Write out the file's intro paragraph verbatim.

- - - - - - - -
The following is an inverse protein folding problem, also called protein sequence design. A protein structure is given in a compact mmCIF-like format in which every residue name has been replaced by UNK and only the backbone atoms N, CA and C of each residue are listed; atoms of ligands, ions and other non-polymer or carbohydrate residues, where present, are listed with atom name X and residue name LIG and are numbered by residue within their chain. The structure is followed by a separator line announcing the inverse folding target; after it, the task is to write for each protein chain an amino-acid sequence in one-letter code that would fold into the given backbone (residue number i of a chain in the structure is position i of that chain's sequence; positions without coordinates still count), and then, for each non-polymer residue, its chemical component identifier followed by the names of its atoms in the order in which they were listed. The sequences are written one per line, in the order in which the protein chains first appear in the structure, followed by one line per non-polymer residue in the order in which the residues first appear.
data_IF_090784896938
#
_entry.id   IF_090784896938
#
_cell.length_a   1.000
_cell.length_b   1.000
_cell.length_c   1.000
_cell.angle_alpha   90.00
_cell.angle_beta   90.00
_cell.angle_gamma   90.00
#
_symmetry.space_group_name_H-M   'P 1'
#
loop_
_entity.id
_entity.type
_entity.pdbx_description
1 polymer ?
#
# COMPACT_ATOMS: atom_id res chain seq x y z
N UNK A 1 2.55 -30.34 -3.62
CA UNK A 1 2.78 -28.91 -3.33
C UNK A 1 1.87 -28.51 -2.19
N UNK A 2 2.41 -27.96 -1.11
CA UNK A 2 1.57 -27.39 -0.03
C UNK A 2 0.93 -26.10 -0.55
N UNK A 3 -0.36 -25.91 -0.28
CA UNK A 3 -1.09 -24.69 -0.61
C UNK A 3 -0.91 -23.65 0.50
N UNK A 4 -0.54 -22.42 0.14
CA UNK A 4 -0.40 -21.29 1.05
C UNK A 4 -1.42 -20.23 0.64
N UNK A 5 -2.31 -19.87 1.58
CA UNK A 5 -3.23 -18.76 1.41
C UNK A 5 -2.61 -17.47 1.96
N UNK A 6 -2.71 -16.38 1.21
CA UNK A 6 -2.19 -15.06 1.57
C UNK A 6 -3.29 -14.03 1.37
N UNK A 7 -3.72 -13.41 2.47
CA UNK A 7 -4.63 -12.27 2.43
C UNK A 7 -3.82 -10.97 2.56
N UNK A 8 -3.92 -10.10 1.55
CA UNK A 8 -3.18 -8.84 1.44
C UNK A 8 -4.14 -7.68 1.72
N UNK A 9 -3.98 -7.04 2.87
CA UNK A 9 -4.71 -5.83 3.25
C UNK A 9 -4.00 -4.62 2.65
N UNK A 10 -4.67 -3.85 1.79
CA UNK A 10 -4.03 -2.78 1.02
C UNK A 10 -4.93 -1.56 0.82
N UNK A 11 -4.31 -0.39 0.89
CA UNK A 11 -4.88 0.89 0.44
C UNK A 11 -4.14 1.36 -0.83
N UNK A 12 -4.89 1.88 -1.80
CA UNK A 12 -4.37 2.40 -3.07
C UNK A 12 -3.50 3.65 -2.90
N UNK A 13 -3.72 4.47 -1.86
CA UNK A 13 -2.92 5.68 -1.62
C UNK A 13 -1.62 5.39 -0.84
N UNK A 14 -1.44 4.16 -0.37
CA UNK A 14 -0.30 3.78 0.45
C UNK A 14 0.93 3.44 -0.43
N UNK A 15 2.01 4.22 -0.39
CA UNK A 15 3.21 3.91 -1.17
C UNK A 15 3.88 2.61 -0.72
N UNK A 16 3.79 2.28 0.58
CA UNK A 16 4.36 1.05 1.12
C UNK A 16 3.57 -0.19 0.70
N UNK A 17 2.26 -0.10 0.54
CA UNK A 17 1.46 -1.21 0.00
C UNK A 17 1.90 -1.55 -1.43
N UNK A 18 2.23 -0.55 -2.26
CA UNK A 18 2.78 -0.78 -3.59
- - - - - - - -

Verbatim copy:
The following is an inverse protein folding problem, also called protein sequence design. A protein structure is given in a compact mmCIF-like format in which every residue name has been replaced by UNK and only the backbone atoms N, CA and C of each residue are listed; atoms of ligands, ions and other non-polymer or carbohydrate residues, where present, are listed with atom name X and residue name LIG and are numbered by residue within their chain. The structure is followed by a separator line announcing the inverse folding target; after it, the task is to write for each protein chain an amino-acid sequence in one-letter code that would fold into the given backbone (residue number i of a chain in the structure is position i of that chain's sequence; positions without coordinates still count), and then, for each non-polymer residue, its chemical component identifier followed by the names of its atoms in the order in which they were listed. The sequences are written one per line, in the order in which the protein chains first appear in the structure, followed by one line per non-polymer residue in the order in which the residues first appear.